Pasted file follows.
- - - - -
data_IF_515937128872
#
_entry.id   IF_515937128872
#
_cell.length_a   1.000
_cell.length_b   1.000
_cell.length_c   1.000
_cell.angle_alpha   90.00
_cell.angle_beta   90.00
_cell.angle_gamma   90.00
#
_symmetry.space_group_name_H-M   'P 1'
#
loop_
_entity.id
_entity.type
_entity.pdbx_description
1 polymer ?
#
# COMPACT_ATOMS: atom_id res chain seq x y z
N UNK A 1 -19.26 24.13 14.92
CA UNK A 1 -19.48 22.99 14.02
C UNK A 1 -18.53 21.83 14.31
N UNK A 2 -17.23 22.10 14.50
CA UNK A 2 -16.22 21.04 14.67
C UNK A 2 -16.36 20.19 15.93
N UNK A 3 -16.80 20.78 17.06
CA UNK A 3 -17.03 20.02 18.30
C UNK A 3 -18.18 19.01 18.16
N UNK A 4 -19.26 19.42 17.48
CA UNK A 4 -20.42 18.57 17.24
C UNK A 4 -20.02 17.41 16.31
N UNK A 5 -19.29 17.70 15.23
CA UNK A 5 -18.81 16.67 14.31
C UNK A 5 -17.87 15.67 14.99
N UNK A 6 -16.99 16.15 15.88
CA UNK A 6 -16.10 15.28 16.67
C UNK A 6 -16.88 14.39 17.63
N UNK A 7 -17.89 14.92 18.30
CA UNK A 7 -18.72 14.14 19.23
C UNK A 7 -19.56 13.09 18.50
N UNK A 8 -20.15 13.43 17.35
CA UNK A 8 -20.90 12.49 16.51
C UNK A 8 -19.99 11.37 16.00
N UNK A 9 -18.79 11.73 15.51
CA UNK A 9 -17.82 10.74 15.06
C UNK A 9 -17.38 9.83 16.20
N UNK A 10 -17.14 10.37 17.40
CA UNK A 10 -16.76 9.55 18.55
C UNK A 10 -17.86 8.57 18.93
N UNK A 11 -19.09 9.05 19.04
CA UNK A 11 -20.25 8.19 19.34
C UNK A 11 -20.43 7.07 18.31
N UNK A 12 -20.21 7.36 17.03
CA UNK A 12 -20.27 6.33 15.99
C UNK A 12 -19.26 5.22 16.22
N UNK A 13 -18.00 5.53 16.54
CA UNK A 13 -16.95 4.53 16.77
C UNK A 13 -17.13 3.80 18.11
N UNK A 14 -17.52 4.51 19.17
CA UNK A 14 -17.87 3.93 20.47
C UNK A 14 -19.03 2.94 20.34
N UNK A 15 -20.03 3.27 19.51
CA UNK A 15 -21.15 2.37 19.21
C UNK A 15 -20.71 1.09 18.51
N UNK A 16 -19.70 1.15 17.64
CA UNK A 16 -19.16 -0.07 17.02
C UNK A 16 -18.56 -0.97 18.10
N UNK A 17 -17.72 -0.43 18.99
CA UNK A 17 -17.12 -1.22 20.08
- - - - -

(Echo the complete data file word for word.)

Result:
data_IF_515937128872
#
_entry.id   IF_515937128872
#
_cell.length_a   1.000
_cell.length_b   1.000
_cell.length_c   1.000
_cell.angle_alpha   90.00
_cell.angle_beta   90.00
_cell.angle_gamma   90.00
#
_symmetry.space_group_name_H-M   'P 1'
#
loop_
_entity.id
_entity.type
_entity.pdbx_description
1 polymer ?
#
# COMPACT_ATOMS: atom_id res chain seq x y z
N UNK A 1 -19.26 24.13 14.92
CA UNK A 1 -19.48 22.99 14.02
C UNK A 1 -18.53 21.83 14.31
N UNK A 2 -17.23 22.10 14.50
CA UNK A 2 -16.22 21.04 14.67
C UNK A 2 -16.36 20.19 15.93
N UNK A 3 -16.80 20.78 17.06
CA UNK A 3 -17.03 20.02 18.30
C UNK A 3 -18.18 19.01 18.16
N UNK A 4 -19.26 19.42 17.48
CA UNK A 4 -20.42 18.57 17.24
C UNK A 4 -20.02 17.41 16.31
N UNK A 5 -19.29 17.70 15.23
CA UNK A 5 -18.81 16.67 14.31
C UNK A 5 -17.87 15.67 14.99
N UNK A 6 -16.99 16.15 15.88
CA UNK A 6 -16.10 15.28 16.67
C UNK A 6 -16.88 14.39 17.63
N UNK A 7 -17.89 14.92 18.30
CA UNK A 7 -18.72 14.14 19.23
C UNK A 7 -19.56 13.09 18.50
N UNK A 8 -20.15 13.43 17.35
CA UNK A 8 -20.90 12.49 16.51
C UNK A 8 -19.99 11.37 16.00
N UNK A 9 -18.79 11.73 15.51
CA UNK A 9 -17.82 10.74 15.06
C UNK A 9 -17.38 9.83 16.20
N UNK A 10 -17.14 10.37 17.40
CA UNK A 10 -16.76 9.55 18.55
C UNK A 10 -17.86 8.57 18.93
N UNK A 11 -19.09 9.05 19.04
CA UNK A 11 -20.25 8.19 19.34
C UNK A 11 -20.43 7.07 18.31
N UNK A 12 -20.21 7.36 17.03
CA UNK A 12 -20.27 6.33 15.99
C UNK A 12 -19.26 5.22 16.22
N UNK A 13 -18.00 5.53 16.54
CA UNK A 13 -16.95 4.53 16.77
C UNK A 13 -17.13 3.80 18.11
N UNK A 14 -17.52 4.51 19.17
CA UNK A 14 -17.87 3.93 20.47
C UNK A 14 -19.03 2.94 20.34
N UNK A 15 -20.03 3.27 19.51
CA UNK A 15 -21.15 2.37 19.21
C UNK A 15 -20.71 1.09 18.51
N UNK A 16 -19.70 1.15 17.64
CA UNK A 16 -19.16 -0.07 17.02
C UNK A 16 -18.56 -0.97 18.10
N UNK A 17 -17.72 -0.43 18.99
CA UNK A 17 -17.12 -1.22 20.08